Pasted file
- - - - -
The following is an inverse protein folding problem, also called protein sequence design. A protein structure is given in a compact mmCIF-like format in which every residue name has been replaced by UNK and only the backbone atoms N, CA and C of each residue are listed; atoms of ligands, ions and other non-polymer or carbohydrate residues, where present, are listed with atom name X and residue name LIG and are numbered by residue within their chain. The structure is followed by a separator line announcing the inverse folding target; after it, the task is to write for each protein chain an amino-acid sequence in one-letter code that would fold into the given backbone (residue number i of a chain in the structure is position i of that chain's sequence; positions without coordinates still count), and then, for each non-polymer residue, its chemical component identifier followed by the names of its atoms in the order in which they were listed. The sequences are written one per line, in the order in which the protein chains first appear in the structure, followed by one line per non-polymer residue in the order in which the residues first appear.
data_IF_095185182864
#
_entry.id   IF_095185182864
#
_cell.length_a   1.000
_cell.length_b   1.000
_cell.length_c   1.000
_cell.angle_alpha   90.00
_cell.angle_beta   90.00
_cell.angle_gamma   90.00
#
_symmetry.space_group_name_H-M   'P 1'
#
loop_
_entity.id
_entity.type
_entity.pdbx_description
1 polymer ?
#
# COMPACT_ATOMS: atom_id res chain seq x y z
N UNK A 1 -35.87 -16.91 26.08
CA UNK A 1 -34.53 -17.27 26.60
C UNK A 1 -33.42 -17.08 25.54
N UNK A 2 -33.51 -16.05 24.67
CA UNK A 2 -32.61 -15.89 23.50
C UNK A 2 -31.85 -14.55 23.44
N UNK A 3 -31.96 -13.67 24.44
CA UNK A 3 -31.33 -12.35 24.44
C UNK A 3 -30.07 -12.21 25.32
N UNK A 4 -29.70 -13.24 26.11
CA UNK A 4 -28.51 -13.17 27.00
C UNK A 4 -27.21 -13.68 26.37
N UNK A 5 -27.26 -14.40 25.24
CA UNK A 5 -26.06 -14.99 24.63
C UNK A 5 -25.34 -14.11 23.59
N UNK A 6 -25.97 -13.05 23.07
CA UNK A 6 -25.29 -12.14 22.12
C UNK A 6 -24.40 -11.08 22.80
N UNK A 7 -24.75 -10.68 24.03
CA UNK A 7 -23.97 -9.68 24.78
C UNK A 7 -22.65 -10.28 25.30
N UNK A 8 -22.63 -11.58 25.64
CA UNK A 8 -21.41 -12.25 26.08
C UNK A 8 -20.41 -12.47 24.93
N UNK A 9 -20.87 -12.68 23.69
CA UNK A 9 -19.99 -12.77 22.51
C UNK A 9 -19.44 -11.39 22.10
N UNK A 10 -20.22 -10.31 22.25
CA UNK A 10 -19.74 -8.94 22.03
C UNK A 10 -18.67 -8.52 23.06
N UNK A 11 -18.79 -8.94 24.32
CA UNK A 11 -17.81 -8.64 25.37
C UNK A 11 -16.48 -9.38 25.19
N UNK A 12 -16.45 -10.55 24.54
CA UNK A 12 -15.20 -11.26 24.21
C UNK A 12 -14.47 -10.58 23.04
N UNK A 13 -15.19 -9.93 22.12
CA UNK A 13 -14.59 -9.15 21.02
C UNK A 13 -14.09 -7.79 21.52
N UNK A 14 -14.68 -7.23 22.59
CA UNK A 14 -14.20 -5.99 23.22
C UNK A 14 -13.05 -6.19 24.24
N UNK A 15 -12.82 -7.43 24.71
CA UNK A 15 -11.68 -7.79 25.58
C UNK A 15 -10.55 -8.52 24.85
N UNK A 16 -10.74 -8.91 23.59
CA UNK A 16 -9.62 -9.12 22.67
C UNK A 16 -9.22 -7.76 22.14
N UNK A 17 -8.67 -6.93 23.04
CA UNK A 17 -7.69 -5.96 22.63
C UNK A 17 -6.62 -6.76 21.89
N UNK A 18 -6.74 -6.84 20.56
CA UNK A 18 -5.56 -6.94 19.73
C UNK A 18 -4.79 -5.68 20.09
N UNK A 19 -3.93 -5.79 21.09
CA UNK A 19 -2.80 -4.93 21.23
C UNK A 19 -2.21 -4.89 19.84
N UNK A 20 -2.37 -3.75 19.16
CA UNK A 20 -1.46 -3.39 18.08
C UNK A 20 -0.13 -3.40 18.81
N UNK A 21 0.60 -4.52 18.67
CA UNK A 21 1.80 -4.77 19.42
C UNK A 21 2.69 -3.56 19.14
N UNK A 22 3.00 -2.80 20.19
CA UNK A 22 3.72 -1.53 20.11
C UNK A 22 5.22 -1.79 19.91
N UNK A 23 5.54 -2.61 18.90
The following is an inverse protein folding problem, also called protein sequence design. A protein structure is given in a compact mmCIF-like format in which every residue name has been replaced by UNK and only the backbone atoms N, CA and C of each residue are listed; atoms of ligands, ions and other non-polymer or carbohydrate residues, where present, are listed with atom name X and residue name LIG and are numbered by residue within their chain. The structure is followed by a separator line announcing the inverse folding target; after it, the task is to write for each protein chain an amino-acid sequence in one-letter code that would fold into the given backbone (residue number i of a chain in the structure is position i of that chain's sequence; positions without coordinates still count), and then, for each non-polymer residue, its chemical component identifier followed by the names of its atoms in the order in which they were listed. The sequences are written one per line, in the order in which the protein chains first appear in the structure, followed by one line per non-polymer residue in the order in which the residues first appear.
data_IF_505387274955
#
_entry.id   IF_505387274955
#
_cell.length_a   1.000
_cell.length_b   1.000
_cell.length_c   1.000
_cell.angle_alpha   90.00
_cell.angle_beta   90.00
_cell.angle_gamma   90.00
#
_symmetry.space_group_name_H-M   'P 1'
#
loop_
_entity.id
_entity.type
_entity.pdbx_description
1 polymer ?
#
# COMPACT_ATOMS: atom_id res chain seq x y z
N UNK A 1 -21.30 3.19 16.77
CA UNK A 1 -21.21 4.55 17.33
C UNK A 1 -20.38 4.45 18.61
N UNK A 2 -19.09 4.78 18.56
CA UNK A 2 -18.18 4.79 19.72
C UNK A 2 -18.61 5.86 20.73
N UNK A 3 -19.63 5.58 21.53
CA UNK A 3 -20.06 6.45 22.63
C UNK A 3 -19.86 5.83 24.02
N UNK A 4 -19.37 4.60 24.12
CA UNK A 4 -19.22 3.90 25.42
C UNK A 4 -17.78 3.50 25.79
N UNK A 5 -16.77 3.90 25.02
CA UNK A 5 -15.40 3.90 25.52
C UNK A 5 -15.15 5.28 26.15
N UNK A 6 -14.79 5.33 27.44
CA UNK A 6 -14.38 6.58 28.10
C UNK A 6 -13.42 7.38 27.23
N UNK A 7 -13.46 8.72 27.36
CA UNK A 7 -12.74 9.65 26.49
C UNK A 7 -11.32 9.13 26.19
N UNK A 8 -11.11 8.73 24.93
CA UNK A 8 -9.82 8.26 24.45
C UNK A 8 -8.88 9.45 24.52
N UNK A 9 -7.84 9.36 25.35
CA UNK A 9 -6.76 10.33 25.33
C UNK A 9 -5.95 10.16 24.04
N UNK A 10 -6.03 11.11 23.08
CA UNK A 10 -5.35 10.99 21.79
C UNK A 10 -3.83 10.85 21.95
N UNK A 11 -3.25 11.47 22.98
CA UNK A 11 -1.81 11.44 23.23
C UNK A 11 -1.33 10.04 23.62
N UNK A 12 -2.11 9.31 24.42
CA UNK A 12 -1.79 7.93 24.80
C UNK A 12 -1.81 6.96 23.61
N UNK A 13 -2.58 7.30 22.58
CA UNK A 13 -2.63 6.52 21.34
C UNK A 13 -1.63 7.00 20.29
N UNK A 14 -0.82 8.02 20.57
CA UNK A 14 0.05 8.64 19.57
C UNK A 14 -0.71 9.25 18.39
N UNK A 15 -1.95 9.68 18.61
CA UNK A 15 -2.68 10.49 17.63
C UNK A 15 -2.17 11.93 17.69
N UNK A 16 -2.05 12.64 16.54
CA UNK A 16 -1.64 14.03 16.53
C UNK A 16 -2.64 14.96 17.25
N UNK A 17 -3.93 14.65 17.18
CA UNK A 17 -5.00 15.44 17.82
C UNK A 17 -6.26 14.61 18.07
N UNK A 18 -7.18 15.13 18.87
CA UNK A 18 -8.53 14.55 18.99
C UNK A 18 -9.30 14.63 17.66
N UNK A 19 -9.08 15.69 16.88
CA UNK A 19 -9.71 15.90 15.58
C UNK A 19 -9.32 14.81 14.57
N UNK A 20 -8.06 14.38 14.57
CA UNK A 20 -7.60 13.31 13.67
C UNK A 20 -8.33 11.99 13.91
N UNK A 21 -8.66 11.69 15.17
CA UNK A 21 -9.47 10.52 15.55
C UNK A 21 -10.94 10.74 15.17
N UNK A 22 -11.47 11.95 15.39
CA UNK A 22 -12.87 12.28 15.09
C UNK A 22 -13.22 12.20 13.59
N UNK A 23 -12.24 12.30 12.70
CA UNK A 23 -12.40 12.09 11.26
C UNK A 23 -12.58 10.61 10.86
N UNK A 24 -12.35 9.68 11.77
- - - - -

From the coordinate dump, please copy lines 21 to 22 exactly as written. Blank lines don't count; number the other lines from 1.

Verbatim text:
# COMPACT_ATOMS: atom_id res chain seq x y z
N UNK A 1 -35.87 -16.91 26.08